Most rappers early in their careers (Cole included) rap about these things in a derogatory term. It’s just how it’s been for so long with people being less sensitive towards certain social issues. Social justice warriors, the feminist movement and gender equality weren’t a big thing at the time.

When it comes to women, Cole talks about finding “the one” or first loves and staying faithful. He also talks quite a bit about his experiences growing up with a single mother in tracks like “​Apparently​” from his 3rd album and “​Once an Addict (Interlude)​” from the latest one.

He doesn’t flaunt his own cash either. Instead, he talks about black people unable to earn a living or reach their highest potential due to the education system. In his track “​BRACKETS​”, he touches on how we don’t know if money donated these days actually reach their intended destination. And in “​ATM​”, he says


“Count it up, count it. Can’t take it when you die, but you can’t live without it”​​.

Paired with the visuals of his video, he claims that people are willing to sacrifice anything in return for bigger cheques. The majority of his music speaks about the experiences in his life be it with relationships, the black community or drugs. He’s known for being the rapper to go “multi-platinum without any features”. So why then, do people still not pick up what he’s putting down?

If you scroll through social media, online threads and the like, you’d see that the most common critique he gets is that he’s “boring”. But how can that be? A multi-platinum album selling artist… boring? If you’ve ever listened to a J. Cole song (subjectively), you’d know why people say that.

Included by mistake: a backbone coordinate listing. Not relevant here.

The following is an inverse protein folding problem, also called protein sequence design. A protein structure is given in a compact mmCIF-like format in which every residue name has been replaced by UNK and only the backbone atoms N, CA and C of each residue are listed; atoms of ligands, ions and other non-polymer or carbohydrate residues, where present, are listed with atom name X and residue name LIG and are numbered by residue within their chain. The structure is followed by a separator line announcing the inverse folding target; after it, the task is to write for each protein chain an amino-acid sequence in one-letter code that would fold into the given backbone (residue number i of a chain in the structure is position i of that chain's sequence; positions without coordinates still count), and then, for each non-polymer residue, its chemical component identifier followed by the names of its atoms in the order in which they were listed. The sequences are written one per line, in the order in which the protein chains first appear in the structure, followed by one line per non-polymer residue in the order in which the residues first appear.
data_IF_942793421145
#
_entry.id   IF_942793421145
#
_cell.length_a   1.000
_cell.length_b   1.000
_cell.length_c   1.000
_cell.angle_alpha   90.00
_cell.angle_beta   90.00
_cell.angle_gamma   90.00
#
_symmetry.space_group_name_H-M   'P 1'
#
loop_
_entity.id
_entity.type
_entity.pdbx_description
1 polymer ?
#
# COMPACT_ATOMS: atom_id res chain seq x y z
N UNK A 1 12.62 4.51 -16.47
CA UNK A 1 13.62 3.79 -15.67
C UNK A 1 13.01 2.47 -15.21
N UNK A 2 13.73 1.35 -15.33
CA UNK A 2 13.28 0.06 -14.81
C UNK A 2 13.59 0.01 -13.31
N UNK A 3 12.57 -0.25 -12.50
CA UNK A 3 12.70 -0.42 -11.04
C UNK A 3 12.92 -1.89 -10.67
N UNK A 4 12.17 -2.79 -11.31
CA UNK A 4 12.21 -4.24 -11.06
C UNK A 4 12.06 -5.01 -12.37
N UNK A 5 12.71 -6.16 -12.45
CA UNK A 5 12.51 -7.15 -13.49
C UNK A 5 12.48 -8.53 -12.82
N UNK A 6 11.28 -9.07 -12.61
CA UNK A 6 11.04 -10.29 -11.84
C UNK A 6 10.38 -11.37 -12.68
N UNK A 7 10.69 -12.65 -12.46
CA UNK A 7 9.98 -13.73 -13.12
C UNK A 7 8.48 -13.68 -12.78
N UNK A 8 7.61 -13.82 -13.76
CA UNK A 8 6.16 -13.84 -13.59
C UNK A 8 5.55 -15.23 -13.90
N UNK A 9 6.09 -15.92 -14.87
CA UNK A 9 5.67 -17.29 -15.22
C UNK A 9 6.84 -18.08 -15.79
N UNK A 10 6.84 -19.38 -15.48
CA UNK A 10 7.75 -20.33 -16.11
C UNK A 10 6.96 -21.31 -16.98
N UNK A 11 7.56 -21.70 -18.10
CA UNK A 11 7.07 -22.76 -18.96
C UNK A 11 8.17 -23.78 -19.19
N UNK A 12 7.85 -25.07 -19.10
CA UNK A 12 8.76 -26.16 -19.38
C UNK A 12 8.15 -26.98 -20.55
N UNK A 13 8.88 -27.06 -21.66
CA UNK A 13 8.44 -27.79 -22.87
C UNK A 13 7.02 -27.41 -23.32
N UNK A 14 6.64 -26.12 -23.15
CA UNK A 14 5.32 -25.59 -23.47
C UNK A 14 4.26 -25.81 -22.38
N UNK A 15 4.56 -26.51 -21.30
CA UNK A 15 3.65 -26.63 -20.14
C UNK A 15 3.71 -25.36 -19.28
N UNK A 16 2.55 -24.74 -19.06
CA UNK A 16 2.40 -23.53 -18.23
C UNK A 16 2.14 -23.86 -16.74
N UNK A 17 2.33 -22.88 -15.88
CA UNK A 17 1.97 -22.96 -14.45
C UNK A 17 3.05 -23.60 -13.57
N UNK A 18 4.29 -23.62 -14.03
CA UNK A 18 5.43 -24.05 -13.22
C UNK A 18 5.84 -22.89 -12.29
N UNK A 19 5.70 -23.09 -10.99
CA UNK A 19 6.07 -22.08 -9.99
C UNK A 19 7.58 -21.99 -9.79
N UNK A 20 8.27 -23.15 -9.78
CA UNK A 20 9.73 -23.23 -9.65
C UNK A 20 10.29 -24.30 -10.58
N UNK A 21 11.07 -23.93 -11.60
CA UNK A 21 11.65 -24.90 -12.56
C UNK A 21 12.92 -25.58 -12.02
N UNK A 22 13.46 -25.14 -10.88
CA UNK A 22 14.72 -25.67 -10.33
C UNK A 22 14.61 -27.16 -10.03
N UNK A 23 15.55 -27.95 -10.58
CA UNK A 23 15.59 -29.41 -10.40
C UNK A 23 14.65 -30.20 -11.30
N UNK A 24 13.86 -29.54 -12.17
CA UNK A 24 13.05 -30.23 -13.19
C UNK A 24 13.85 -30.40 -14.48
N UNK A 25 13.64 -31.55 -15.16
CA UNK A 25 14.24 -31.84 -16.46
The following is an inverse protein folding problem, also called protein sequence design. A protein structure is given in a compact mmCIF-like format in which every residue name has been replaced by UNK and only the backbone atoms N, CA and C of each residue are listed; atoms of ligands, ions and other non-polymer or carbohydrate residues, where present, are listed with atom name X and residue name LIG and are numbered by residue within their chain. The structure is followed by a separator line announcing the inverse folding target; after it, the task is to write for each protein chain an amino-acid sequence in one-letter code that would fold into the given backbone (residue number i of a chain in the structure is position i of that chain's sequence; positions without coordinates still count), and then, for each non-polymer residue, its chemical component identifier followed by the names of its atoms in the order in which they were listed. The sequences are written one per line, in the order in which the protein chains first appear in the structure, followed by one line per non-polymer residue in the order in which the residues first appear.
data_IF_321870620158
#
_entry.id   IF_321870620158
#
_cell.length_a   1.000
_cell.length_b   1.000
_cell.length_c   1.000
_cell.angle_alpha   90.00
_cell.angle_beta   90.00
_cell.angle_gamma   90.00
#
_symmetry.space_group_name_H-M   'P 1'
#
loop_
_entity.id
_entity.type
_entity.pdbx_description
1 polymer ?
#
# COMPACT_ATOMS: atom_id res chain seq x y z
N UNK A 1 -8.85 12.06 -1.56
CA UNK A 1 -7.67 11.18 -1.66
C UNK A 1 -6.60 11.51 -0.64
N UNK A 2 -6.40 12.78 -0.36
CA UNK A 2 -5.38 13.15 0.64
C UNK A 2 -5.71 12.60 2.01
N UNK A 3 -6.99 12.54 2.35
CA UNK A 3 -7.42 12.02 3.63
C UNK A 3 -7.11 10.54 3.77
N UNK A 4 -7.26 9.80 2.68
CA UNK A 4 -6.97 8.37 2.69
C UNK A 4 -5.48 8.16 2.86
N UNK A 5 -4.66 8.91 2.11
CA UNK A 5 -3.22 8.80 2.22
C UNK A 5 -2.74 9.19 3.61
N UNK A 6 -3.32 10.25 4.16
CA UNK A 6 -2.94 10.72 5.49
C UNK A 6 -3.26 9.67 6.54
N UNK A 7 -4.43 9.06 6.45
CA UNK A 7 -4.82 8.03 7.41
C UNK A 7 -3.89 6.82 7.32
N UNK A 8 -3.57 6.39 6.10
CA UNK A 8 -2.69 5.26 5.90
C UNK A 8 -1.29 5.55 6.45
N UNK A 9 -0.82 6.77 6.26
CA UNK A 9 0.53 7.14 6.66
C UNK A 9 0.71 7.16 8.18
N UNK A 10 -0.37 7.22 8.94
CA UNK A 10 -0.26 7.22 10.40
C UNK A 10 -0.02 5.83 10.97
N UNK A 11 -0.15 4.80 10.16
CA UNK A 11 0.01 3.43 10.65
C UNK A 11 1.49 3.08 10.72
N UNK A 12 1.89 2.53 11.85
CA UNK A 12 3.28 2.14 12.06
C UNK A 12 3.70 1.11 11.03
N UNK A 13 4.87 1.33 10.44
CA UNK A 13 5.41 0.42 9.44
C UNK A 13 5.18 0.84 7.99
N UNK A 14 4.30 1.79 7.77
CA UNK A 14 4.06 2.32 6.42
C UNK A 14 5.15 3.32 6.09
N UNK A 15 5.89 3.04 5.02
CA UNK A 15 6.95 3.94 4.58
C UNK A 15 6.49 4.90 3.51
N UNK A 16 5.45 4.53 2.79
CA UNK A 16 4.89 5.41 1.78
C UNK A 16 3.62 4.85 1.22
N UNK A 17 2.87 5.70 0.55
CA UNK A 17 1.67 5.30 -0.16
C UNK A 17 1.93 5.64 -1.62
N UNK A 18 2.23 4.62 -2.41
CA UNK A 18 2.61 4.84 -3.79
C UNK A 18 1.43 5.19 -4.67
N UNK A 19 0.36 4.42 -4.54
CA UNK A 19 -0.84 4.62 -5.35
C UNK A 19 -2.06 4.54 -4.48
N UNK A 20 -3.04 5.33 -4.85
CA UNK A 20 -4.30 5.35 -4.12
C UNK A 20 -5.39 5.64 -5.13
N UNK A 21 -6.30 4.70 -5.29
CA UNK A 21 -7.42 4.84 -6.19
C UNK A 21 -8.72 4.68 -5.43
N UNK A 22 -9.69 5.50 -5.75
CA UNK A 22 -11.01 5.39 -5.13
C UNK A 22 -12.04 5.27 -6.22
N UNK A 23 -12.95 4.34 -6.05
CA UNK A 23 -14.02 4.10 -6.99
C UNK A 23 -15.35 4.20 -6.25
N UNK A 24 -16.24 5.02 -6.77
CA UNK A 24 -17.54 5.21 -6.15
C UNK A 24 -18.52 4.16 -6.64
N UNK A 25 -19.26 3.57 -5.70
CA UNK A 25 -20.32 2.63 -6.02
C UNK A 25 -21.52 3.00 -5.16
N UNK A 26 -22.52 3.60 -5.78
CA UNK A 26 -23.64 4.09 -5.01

Unlike Kung Fu Kenny (Kendrick) and Drizzy (Drake) who have distinct voices, Cole has a more laid back and chill tone. He’s not as lyrically skilled as Kendrick, nor does he have catchy punchlines like Drake. But does that mean he’s not as good? Well, to be frank, every king has his own way of ruling over the rap game.

Murs from HipHopDX came up with a theory called the “​3 Lane Theory​”. In contemporary hip hop, there is the “Pop” lane, dominated by Drake, the “Hip pop” lane, dominated by Kendrick, and finally the “Hip hop” lane by the man in question, J. Cole.

He explains that the “Pop” lane is for selling records targeted to the mass where it’s catchy and people will bump in the clubs. The “Hip pop” lane has the same intent as the “Pop” lane but also has a message the MC’s trying to push out. Lastly, the “Hip hop” lane is for MC’s trying to deliver a message without caring whether it sells. And that’s exactly what Cole does.

Yes, his voice may not be the most recognized, yes maybe his beats aren’t the most iconic, and yes maybe his lyrics aren’t as deep as Kendrick’s but what he excels at is storytelling. He even said on “​False Prophets​”

“My highest moments come from tellin’ all the saddest stories I’ve seen in my life, I be fiendin’ to write Songs that raise the hair on my arms.​​”

Essentially, what he’s doing is weaving truth into his music. Those who’ve been through the same struggles will resonate with his music. With his immaculate songwriting, he’s able to paint a picture with sound and still be capable of writing “fire” lines like

“so ahead of my time, even when I rhyme about the future I be reminiscing”
“The problem with this game is this weak sea of rappers. I’m the answer on the low, I’m a cheat sheet for rappers.”
“​​I recognize that life is a dream, and I dream lucid.”

In his song “​1985 (Intro to “The Fall Off”)​”, he targets the younger generation of rappers typically known as “Mumble Rappers”. He gives them advice from the standpoint of someone who’s considered one of the greats. However, these “Mumble Rappers” didn’t like what he had to say. So, in line with Cole’s message of spreading positivity and love, he sat down with Lil Pump, one of the “Mumblers” who had beef with him, to talk it out. At the end of it all, both rappers had a mutual respect for each other.